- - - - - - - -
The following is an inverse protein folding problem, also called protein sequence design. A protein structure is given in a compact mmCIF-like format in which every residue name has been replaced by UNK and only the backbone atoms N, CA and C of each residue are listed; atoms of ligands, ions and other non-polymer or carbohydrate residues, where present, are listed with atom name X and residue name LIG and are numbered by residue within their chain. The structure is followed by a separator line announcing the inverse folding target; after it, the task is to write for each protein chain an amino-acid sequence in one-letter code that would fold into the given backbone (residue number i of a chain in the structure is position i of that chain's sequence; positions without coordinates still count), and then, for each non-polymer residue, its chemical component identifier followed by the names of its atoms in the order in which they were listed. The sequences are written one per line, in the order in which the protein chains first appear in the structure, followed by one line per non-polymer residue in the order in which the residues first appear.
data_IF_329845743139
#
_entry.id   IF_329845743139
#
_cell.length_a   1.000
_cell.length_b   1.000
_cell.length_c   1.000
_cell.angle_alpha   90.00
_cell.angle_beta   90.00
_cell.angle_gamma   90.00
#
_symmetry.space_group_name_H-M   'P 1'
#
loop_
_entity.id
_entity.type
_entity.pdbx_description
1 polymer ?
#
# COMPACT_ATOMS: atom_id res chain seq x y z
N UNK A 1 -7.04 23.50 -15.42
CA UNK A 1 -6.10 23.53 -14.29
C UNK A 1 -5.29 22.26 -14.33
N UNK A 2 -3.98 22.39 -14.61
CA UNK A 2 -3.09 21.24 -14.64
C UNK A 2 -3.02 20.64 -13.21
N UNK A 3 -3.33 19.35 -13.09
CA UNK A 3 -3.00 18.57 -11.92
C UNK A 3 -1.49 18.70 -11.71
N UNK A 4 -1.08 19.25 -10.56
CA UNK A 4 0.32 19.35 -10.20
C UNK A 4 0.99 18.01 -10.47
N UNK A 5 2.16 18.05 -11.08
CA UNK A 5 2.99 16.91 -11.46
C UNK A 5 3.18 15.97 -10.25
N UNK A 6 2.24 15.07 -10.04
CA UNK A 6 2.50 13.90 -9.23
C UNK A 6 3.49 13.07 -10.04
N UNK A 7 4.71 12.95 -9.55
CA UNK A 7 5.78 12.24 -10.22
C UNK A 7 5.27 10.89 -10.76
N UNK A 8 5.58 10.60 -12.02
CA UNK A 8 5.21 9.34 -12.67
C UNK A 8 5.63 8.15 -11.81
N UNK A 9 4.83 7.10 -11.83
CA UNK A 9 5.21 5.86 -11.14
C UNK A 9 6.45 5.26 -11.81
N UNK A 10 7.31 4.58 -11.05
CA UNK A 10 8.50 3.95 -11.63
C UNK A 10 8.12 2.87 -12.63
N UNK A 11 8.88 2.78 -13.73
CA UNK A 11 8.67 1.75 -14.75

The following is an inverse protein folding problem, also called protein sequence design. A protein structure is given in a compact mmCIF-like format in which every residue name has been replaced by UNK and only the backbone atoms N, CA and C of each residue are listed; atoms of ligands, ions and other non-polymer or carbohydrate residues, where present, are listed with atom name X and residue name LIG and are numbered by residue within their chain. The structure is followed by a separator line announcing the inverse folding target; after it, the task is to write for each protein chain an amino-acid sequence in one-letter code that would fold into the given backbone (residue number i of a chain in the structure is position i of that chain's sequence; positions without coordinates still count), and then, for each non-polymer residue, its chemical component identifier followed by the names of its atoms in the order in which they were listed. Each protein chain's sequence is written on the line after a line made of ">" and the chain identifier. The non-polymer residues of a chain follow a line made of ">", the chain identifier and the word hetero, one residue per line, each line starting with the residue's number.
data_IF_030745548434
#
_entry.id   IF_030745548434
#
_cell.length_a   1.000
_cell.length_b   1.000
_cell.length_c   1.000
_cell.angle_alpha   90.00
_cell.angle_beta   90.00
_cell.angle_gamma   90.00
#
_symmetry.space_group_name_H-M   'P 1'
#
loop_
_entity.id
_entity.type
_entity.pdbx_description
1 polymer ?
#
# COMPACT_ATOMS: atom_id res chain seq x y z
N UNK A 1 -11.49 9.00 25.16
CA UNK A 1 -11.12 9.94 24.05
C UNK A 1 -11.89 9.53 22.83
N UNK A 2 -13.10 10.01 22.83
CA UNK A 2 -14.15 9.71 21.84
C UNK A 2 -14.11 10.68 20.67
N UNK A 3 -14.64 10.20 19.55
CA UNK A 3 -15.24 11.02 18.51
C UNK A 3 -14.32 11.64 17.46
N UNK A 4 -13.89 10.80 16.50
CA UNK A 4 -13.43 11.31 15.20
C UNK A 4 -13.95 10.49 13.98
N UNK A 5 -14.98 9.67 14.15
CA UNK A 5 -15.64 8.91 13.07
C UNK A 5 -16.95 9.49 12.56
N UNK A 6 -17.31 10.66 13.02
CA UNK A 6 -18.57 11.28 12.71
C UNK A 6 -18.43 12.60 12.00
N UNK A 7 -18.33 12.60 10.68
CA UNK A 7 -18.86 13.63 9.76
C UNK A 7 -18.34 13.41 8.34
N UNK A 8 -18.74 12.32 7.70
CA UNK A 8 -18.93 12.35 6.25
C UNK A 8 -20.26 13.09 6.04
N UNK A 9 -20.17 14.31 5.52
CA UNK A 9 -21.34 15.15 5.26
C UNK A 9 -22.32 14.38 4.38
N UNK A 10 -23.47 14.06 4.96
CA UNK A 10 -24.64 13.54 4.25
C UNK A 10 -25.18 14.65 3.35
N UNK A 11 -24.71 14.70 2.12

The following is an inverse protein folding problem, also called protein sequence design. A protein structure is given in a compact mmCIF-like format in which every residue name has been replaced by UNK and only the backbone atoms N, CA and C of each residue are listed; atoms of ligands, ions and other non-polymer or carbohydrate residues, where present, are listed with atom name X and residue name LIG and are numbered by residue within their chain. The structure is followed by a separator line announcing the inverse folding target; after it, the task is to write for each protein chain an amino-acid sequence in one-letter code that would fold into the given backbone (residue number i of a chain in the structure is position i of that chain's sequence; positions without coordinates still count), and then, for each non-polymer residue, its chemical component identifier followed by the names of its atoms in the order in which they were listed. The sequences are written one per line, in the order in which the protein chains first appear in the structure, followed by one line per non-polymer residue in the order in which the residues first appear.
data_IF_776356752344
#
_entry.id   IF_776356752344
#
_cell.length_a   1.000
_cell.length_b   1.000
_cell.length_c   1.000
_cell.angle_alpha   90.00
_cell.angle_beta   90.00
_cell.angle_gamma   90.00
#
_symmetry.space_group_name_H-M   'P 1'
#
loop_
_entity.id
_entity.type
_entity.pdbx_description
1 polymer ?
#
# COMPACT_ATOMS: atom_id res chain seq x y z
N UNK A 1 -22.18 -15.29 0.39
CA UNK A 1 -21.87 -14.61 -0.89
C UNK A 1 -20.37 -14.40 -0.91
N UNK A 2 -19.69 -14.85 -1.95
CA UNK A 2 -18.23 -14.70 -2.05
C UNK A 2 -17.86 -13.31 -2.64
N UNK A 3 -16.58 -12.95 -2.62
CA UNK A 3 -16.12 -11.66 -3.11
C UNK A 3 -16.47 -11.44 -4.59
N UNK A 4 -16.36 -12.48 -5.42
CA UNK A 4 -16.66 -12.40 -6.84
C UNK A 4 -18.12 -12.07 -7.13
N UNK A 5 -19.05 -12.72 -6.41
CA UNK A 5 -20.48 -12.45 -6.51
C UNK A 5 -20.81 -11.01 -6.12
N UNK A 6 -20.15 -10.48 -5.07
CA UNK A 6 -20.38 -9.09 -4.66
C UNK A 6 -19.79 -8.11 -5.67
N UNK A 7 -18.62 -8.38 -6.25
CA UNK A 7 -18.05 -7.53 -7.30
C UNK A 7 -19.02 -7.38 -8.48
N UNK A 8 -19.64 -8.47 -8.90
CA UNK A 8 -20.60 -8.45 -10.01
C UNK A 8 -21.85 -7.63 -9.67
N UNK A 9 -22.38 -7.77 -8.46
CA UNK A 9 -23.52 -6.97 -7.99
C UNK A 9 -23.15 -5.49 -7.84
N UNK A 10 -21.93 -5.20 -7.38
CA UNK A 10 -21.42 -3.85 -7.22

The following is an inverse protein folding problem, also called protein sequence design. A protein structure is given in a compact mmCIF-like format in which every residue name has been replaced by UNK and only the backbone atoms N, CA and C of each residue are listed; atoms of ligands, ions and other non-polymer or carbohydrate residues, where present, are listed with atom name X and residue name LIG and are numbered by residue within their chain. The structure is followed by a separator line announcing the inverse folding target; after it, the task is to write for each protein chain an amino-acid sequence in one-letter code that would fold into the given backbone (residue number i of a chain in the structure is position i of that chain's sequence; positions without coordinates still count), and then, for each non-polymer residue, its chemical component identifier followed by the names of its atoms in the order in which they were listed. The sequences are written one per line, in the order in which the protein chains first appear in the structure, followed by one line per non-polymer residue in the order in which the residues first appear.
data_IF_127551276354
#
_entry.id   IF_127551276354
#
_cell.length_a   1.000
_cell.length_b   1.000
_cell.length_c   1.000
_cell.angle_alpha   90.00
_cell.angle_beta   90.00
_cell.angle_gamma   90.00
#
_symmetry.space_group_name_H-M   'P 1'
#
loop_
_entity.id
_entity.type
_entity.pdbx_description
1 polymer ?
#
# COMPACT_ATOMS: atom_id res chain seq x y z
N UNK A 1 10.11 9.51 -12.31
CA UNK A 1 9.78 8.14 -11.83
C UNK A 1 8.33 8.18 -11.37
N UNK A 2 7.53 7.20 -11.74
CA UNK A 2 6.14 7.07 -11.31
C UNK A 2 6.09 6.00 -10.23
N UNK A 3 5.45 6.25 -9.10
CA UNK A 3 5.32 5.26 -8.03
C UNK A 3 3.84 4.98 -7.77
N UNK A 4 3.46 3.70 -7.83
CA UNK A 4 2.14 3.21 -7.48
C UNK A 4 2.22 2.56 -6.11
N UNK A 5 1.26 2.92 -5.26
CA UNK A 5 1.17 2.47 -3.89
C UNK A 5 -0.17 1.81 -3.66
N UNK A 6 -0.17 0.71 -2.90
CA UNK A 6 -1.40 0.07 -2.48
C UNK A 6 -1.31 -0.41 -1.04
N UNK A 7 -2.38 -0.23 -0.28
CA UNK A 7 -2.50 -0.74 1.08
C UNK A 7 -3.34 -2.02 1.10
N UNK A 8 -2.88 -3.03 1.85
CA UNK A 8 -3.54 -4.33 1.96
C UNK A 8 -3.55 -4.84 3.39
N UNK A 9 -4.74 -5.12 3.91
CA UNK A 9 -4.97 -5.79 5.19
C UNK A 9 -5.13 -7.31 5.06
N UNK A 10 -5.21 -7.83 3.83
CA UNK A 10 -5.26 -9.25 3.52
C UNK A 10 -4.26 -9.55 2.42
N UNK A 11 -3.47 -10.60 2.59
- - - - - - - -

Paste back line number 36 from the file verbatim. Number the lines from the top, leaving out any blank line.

C UNK A 5 3.18 15.97 -10.25